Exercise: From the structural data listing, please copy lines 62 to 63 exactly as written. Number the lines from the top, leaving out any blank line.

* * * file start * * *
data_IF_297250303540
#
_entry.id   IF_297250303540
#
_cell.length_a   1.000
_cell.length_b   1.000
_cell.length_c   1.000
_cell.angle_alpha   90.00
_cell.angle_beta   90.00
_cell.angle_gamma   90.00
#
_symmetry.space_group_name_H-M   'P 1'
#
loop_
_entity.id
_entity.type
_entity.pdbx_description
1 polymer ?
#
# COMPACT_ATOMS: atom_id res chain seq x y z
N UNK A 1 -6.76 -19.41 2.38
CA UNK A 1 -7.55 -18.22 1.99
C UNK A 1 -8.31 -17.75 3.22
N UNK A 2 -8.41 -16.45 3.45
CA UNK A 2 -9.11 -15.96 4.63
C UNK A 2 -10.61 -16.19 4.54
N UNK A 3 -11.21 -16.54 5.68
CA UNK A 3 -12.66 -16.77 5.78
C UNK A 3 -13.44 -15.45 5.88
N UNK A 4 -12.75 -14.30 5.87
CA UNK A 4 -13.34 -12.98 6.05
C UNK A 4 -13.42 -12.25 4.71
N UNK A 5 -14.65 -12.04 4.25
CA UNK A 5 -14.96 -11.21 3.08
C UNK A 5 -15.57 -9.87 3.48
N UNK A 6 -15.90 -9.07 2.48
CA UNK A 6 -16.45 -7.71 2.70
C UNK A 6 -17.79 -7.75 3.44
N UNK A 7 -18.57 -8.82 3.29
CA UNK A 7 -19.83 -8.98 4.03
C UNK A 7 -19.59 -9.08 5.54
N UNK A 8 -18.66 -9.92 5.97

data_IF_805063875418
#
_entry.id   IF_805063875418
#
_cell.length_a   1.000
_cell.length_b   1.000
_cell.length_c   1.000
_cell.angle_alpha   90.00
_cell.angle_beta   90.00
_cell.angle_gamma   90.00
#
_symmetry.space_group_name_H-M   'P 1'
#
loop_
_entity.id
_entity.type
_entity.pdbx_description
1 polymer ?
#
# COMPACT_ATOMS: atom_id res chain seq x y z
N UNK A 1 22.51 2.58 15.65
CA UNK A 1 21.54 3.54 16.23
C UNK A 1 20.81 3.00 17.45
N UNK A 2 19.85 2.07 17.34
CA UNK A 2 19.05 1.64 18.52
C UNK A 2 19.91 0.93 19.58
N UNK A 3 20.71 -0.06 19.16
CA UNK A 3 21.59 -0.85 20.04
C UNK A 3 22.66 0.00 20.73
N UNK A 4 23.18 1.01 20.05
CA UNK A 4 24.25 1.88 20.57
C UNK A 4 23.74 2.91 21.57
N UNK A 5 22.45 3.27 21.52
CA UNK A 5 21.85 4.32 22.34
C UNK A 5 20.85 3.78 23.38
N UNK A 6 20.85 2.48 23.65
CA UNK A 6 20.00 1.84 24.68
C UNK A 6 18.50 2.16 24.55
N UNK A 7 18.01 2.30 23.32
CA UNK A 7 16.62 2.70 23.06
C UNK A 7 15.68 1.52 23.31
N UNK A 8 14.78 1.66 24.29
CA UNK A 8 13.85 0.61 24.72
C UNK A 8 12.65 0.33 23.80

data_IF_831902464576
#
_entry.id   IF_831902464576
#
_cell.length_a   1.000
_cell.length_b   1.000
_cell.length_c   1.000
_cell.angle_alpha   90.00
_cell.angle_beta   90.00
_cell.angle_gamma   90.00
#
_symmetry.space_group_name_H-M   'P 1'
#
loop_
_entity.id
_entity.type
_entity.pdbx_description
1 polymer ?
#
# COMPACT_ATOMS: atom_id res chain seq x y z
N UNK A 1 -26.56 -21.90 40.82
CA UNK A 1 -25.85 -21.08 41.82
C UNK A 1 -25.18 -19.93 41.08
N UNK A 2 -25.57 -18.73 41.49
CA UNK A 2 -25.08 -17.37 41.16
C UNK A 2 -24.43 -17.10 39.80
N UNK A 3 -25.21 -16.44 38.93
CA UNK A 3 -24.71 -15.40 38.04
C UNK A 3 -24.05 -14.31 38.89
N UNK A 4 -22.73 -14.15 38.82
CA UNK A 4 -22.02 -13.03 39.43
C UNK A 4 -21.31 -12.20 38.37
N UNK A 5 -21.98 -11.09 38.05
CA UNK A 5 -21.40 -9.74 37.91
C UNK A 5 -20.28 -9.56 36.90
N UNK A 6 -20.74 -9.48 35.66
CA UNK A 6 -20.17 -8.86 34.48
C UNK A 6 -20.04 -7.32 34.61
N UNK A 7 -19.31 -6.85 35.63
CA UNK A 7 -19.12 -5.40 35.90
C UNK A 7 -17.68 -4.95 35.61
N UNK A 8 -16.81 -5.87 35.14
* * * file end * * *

# COMPACT_ATOMS: atom_id res chain seq x y z
N UNK A 1 22.51 2.58 15.65